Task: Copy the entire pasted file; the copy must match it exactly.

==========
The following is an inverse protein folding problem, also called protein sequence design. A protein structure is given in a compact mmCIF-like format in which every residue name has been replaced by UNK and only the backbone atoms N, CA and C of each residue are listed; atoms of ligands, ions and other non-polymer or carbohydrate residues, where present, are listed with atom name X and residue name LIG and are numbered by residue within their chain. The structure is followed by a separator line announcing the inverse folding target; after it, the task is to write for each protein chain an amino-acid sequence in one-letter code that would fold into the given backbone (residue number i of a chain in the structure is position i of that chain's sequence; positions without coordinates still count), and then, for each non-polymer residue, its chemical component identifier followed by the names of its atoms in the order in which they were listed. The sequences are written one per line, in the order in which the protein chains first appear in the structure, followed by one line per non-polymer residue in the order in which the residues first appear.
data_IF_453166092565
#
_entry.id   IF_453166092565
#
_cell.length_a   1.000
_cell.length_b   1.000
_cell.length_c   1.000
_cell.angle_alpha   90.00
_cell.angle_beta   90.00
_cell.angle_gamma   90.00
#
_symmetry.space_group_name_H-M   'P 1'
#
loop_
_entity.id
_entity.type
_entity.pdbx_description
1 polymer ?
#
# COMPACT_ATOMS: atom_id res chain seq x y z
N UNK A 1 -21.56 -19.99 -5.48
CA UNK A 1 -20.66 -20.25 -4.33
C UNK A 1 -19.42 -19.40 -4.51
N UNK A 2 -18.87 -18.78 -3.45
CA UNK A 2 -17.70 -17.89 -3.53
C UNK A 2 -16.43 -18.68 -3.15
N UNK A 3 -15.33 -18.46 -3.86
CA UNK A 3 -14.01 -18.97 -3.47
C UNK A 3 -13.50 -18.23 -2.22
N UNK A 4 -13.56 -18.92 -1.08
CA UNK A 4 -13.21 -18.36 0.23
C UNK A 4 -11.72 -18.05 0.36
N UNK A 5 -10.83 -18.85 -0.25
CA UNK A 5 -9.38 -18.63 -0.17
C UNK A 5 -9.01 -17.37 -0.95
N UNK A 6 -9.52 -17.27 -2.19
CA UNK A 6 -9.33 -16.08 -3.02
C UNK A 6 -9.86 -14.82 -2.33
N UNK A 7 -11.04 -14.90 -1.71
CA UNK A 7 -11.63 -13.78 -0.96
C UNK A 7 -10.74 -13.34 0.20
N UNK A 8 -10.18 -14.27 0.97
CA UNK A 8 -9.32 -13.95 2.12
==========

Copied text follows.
The following is an inverse protein folding problem, also called protein sequence design. A protein structure is given in a compact mmCIF-like format in which every residue name has been replaced by UNK and only the backbone atoms N, CA and C of each residue are listed; atoms of ligands, ions and other non-polymer or carbohydrate residues, where present, are listed with atom name X and residue name LIG and are numbered by residue within their chain. The structure is followed by a separator line announcing the inverse folding target; after it, the task is to write for each protein chain an amino-acid sequence in one-letter code that would fold into the given backbone (residue number i of a chain in the structure is position i of that chain's sequence; positions without coordinates still count), and then, for each non-polymer residue, its chemical component identifier followed by the names of its atoms in the order in which they were listed. The sequences are written one per line, in the order in which the protein chains first appear in the structure, followed by one line per non-polymer residue in the order in which the residues first appear.
data_IF_453166092565
#
_entry.id   IF_453166092565
#
_cell.length_a   1.000
_cell.length_b   1.000
_cell.length_c   1.000
_cell.angle_alpha   90.00
_cell.angle_beta   90.00
_cell.angle_gamma   90.00
#
_symmetry.space_group_name_H-M   'P 1'
#
loop_
_entity.id
_entity.type
_entity.pdbx_description
1 polymer ?
#
# COMPACT_ATOMS: atom_id res chain seq x y z
N UNK A 1 -21.56 -19.99 -5.48
CA UNK A 1 -20.66 -20.25 -4.33
C UNK A 1 -19.42 -19.40 -4.51
N UNK A 2 -18.87 -18.78 -3.45
CA UNK A 2 -17.70 -17.89 -3.53
C UNK A 2 -16.43 -18.68 -3.15
N UNK A 3 -15.33 -18.46 -3.86
CA UNK A 3 -14.01 -18.97 -3.47
C UNK A 3 -13.50 -18.23 -2.22
N UNK A 4 -13.56 -18.92 -1.08
CA UNK A 4 -13.21 -18.36 0.23
C UNK A 4 -11.72 -18.05 0.36
N UNK A 5 -10.83 -18.85 -0.25
CA UNK A 5 -9.38 -18.63 -0.17
C UNK A 5 -9.01 -17.37 -0.95
N UNK A 6 -9.52 -17.27 -2.19
CA UNK A 6 -9.33 -16.08 -3.02
C UNK A 6 -9.86 -14.82 -2.33
N UNK A 7 -11.04 -14.90 -1.71
CA UNK A 7 -11.63 -13.78 -0.96
C UNK A 7 -10.74 -13.34 0.20
N UNK A 8 -10.18 -14.27 0.97
CA UNK A 8 -9.32 -13.95 2.12